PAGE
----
Bundled Pricing Opportunities & Challenges: Q&A With Baptist Health System's Michael Zucker

Vanguard Health Systems' Baptist Health System in San Antonio is one five hospitals in the country participating in Medicare's Acute Care Episode Demonstration project and one of only two to offer bundled pricing for both cardiac and orthopedic procedures. Here Michael Zucker, FACHE, senior vice president and chief development officer at the health system, discusses its bundled pricing initiative and shares opportunities and challenges for other hospitals looking to enter into this space.

Q: Tell me briefly about Baptist Health System's participation in the Medicare ACE Demonstration project. What are some of your key successes to date?

Michael Zucker: Our interest was piqued in the summer of 2008 when CMS announced it was going to launch a demonstration project around bundled pricing. The opportunity presented itself to us — the project was made available to providers in four states (Okla., Texas, N.M., and Colo.). We were interested in being a part of it, and from that point we began to look at it from a strategic standpoint. At that time, we weren't aware that this type of program would position us so well for the future of healthcare reform.
Everyone has been very pleased with the results of the program. So far, we've saved over $2.2 million through the program, and we have distributed $500,000 in shared saving distributions to physicians. Our quality improvements in the DRGs under the ACE program have also been noteworthy. Many of our measures have shown incredible improvements since beginning the ACE program and measures such as infections rates have been in the top percentile among our peer groups, and our compliance to evidence based medicine protocols have been above 97 percent.

Q: One challenge many hospitals face when launching bundled pricing programs is physician buy-in. How did you gain support from physicians for your program?

MZ: We viewed the ACE project as an opportunity to create alignment with our physicians. It is very difficult to do outside of the program. None of the physicians participating in our program are employed. The program allowed us the opportunity for gain sharing, which we believe is a strong driver in us being able to align our interests.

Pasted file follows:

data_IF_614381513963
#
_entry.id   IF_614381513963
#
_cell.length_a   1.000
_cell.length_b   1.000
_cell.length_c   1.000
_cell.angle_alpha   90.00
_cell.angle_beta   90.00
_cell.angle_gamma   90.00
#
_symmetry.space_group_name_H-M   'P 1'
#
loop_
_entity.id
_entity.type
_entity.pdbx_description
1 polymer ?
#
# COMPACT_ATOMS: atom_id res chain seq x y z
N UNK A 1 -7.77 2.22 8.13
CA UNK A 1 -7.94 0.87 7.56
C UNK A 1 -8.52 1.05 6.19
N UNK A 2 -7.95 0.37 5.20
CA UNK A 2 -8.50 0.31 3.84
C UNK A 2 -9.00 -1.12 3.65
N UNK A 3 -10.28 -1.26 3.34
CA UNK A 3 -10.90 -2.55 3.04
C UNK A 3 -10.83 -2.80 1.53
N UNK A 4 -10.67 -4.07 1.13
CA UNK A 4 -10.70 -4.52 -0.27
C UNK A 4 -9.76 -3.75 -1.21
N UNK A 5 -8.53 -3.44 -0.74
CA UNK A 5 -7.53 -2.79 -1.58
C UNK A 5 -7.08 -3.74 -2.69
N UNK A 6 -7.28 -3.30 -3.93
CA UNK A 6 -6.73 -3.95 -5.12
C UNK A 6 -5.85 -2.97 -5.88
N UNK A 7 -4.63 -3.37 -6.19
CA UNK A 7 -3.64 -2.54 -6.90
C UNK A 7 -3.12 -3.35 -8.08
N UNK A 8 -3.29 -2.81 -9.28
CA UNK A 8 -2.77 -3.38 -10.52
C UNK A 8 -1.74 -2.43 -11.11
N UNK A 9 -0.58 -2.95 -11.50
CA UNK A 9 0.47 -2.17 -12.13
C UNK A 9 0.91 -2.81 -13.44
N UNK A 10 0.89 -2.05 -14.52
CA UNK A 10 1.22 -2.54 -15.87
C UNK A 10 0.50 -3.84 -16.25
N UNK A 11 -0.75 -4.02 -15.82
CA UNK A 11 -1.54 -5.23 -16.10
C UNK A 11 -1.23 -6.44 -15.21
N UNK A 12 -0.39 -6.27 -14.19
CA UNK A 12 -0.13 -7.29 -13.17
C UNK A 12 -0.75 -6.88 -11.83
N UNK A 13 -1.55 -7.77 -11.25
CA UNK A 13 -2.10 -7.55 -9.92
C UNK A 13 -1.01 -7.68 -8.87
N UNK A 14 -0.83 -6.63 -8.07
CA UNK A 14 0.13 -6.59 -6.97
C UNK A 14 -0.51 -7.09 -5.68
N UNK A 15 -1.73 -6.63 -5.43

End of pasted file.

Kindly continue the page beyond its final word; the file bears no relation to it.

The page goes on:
As you can imagine not all of the physicians were excited about the prospect of having the hospital be “in control” of the dollars, or specifically, the bundled payment. But, we had several physician champions who could see beyond the challenges and the potential benefits of the program. We did, however, see a few physicians take their cases elsewhere.  In our efforts to reduce costs, the physicians and hospitals through our newly created PHO, Physicians Aligned for A.C.E. (a.k.a. PAACE), eliminated some orthopedic vendors from our preferred list of vendors. As a result, a few physicians decided their allegiance to their vendor was stronger than that to this evolving program.

Q: Some hospitals enter into bundled payment contracts with the rationale that it will increase volume. Have you seen that at Baptist?

MK: So far, we haven't seen any material increases in volume. Our volume has actually been flat, but given the economic downturn around the country, flat might be pretty good.  There has been some shifting of volume if we examine it on a physician by physician basis.  For example, a doctor that used to do 50 percent of his or her cases here may now be doing 60 percent, likely because of the gain sharing program and improvements in quality outcomes. However, it's difficult to directly relate any changes back to the program.

Q: What do you think has been most critical to Baptist's success in efforts around bundling payments?


MZ: I think openness and transparency with our physicians has been key. We formed a separate PHO with a 50/50 governing board that ultimately defines most of the measures for quality and cost benchmarks and administers the gainshare program.. There has to be openness and trust by both parties for this type of program to work.

Q: What was the biggest challenge your health system faced in getting this program off the ground?

MZ:
Getting the physicians participation in the very beginning was a bit of a challenge. We had a handful of physician champions who did the majority of the work [developing protocols and metrics] even though the rest of the medical staff was skeptical. In the first month, only six physicians received gain sharing checks.  This may have been the turning point, as other physicians began to take notice and physicians began to realize the program was working. The second month there were 13 physicians receiving gainshare checks, and word spread quickly after that. The program has been successful, but we definitely had to get over some uncertainty and skepticism in its early days.

Q: Does Baptist have any plans to expand bundled pricing arrangements with other payors or for other conditions?


MZ: We're really focused on high cost, high volume procedures, which probably is why CMS picked orthopedic and cardiac procedures to test this with first. Right now, we are examining how we might extend this to post-acute care [Editor's note: the Patient Protection and Affordable Care Act creates a pilot that will bundle payment for care up to 30 days post-discharge]. It will require working with an entire new set of providers and an entire new set of challenges and opportunities.

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